Gawker Hacked, Huge Problem For Users With One Password

If you have a Gawker account and use the same username and password for all your online activity, you better hurry and change them as hackers accessed the Gawker servers making off with about 1.5 million username and passwords, Gawker admitted.

"This weekend we discovered that Gawker Media's servers were compromised, resulting in a security breach at Lifehacker, Gizmodo, Gawker, Jezebel, io9, Jalopnik, Kotaku, Deadspin, and Fleshbot. If you're a commenter on any of our sites, you probably have several questions," the Gawker site posted.

Many people have a tendency to use the same username - which can be an email address - and password for all of their access to websites including banking and credit card sites. The information has been posted on hacker sites.

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"Our user databases appear to have been compromised. The passwords were encrypted. But simple ones may be vulnerable to a brute-force attack. You should change your Gawker password and on any other sites on which you've used the same passwords.

We're deeply embarrassed by this breach. We should not be in the position of relying on the goodwill of the hackers who identified the weakness in our systems. And, yes, the irony is not lost on us," Gawker posted.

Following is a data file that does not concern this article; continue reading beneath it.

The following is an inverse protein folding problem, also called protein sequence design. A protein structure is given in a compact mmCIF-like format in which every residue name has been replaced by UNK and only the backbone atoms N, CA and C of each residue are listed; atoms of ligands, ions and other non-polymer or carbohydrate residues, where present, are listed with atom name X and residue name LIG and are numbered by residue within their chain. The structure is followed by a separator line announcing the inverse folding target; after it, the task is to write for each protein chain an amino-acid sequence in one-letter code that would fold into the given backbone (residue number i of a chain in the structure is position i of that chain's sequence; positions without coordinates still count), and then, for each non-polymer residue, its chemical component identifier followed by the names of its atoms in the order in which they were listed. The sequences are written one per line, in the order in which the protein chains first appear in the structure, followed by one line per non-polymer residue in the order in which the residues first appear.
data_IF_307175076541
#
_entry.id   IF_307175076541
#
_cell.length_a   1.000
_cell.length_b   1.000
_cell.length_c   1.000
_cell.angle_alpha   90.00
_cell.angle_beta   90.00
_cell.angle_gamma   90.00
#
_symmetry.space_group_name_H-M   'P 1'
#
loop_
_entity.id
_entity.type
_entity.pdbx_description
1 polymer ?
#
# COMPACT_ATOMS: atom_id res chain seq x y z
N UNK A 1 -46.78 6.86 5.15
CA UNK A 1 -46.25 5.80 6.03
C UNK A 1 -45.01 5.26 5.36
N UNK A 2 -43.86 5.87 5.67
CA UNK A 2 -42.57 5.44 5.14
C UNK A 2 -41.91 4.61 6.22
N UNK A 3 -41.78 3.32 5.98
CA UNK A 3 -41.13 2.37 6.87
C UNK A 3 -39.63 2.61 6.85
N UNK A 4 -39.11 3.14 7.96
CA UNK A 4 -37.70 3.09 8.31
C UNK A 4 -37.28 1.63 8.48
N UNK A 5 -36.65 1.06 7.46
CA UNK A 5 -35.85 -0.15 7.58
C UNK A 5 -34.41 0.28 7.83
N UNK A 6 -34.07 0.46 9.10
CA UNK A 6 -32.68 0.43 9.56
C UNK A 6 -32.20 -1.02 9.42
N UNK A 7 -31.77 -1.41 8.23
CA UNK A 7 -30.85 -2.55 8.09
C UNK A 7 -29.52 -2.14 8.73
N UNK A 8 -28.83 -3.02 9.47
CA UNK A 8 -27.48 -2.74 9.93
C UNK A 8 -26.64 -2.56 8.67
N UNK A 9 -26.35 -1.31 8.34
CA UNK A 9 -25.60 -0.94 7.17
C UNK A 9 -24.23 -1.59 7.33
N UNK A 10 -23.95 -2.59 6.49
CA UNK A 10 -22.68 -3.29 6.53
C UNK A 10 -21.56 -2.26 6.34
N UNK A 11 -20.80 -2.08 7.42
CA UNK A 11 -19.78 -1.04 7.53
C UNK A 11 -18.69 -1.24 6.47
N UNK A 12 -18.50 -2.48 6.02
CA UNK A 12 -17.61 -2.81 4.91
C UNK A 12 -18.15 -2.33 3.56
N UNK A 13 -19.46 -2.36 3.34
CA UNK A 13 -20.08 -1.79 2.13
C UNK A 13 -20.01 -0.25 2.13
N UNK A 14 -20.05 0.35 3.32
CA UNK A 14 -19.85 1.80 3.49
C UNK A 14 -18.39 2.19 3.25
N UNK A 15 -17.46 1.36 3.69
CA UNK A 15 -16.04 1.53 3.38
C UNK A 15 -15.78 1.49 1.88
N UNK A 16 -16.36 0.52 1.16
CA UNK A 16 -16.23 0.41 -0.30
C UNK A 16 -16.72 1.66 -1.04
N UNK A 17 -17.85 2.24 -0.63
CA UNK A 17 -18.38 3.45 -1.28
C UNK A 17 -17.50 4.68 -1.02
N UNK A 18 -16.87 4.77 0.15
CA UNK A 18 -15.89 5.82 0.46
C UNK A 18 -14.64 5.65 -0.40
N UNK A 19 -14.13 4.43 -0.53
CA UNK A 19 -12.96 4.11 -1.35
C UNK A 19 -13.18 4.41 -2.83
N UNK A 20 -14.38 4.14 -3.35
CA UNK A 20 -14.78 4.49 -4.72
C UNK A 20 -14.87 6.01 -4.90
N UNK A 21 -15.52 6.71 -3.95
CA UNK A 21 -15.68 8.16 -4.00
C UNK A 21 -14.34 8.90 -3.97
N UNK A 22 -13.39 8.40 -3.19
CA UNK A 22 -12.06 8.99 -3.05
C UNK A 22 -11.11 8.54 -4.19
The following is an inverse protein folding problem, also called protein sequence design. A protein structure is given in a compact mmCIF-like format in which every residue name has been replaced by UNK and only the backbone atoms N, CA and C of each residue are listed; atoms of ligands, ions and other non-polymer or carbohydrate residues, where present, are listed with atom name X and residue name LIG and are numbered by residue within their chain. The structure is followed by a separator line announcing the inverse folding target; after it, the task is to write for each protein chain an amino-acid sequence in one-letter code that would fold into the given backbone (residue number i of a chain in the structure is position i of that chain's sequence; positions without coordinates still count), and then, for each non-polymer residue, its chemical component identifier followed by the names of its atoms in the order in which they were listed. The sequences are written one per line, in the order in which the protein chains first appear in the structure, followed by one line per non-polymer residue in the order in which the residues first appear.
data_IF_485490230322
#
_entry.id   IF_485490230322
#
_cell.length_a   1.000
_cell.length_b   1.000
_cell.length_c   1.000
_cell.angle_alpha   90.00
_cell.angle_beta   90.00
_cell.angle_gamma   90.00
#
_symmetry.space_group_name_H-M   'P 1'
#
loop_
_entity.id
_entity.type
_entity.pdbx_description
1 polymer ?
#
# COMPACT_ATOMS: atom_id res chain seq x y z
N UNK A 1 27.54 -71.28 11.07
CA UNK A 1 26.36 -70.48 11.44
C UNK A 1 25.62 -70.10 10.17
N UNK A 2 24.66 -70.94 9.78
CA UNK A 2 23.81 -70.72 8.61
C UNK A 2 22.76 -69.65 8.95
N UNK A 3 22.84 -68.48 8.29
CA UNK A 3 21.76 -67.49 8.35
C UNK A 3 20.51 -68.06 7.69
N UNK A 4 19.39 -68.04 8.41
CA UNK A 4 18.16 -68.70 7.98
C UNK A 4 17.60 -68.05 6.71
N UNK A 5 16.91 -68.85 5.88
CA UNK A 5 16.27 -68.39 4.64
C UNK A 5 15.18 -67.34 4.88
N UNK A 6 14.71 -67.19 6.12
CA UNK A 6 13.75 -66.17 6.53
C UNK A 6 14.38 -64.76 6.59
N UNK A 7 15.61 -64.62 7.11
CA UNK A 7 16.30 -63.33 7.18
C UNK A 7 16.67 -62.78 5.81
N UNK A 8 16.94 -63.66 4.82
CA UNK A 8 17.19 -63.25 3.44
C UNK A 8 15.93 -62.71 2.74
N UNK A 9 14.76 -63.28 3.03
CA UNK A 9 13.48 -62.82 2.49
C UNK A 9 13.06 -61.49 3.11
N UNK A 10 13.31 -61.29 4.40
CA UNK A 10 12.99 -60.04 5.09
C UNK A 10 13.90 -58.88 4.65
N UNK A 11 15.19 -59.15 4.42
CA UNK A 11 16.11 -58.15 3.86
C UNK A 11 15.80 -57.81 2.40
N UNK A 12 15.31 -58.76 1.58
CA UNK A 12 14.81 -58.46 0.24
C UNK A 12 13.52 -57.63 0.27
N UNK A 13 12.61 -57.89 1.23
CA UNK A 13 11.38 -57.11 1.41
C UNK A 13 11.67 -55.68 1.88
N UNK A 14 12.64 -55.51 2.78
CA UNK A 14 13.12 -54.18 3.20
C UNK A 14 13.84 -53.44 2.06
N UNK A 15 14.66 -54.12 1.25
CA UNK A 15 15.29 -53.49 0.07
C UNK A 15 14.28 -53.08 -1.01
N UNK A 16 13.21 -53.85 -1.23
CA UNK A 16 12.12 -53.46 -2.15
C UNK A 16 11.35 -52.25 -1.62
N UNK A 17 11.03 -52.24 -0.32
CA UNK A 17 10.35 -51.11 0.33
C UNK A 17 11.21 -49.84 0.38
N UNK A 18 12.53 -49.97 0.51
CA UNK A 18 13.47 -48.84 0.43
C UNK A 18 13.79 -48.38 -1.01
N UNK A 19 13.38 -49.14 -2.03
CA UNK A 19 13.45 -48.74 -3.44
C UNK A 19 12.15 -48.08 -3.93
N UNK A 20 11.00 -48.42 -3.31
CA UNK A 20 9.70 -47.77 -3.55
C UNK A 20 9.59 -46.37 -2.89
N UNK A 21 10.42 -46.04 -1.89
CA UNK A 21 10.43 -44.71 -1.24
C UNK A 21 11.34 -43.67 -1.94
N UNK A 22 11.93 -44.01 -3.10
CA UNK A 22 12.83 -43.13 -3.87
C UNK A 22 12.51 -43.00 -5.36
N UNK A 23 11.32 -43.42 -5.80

About the author

Frank Watson has been involved with the Web since it started. For the past five years, he headed SEM for FXCM -- at one time one of the top 25 spenders with AdWords. He has worked with most of the major analytics companies and pioneered the ability to tie online marketing with offline conversion.

He has now started his own marketing agency, Kangamurra Media. This new venture will keep him busy when he is not editing the Search Engine Watch forums, blogging at a number of authoritative sites, and developing some interesting online community sites.

He was one of the first 100 AdWords Professionals, a Yahoo and Overture Ambassador, and a member or mod of many of the industry forums. He is also on the Click Quality Council and has worked hard to diminish click fraud.